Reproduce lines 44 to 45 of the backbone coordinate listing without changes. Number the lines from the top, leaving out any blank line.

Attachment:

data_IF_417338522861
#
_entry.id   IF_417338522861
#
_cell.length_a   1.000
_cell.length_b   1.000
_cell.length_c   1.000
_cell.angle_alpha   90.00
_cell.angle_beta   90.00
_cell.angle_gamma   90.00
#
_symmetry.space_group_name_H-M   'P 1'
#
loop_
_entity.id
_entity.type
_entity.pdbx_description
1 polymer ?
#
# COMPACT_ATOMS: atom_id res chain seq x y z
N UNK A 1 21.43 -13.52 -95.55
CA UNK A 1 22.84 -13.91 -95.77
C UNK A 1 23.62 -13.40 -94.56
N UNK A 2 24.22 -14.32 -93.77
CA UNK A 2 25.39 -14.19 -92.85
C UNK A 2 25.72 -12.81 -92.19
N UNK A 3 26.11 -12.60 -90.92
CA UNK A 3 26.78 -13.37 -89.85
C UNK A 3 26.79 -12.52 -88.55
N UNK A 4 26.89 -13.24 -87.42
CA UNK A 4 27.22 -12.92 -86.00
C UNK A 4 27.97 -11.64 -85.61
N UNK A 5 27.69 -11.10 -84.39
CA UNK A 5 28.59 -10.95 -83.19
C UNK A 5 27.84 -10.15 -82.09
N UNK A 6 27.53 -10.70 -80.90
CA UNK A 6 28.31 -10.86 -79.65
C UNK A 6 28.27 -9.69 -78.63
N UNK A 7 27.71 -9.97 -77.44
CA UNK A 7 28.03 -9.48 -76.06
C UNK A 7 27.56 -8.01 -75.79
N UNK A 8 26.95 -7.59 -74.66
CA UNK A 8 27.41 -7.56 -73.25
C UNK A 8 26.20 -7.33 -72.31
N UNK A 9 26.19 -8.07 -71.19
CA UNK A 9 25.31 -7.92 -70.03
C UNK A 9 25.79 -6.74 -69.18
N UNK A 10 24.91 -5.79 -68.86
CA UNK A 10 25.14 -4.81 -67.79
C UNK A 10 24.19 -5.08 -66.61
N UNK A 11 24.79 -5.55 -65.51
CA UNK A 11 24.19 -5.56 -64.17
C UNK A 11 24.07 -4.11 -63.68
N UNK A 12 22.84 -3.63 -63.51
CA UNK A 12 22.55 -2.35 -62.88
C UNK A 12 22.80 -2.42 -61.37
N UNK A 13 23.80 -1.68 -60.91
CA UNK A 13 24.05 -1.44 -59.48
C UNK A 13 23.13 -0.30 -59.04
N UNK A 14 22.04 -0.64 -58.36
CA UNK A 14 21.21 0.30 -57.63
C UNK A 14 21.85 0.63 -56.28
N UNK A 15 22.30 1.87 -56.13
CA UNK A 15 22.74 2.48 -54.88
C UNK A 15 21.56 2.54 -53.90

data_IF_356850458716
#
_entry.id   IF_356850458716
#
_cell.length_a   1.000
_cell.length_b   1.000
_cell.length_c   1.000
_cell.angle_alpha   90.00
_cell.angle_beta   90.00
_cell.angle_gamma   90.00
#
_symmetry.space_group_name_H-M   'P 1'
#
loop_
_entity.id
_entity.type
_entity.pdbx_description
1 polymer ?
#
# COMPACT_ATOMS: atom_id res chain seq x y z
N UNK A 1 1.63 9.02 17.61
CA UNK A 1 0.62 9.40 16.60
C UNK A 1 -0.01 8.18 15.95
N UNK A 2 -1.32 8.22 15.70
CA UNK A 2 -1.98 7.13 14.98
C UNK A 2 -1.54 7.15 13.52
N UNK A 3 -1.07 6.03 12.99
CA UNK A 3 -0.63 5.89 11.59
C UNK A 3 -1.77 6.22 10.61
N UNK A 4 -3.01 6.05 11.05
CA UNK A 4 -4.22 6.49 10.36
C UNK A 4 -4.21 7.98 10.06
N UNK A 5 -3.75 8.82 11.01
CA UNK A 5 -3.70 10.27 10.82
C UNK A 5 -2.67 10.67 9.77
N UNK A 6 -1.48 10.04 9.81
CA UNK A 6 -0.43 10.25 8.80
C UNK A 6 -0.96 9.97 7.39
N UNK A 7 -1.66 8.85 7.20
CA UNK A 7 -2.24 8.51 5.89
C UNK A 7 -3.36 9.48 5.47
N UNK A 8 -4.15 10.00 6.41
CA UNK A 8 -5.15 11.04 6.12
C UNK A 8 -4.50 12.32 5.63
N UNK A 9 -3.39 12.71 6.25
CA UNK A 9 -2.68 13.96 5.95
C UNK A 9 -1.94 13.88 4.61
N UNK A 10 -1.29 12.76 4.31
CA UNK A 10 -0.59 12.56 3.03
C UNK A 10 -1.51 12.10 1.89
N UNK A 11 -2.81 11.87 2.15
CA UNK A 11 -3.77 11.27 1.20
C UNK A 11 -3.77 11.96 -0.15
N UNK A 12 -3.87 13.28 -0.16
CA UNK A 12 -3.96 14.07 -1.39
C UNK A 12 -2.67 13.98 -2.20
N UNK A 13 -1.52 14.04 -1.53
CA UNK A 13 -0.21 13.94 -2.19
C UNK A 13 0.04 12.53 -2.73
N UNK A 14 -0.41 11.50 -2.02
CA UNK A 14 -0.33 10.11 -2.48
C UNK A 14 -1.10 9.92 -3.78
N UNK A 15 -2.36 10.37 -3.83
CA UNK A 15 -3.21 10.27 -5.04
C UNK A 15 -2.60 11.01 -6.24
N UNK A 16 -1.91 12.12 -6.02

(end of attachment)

C UNK A 8 26.20 -7.33 -72.31
N UNK A 9 26.19 -8.07 -71.19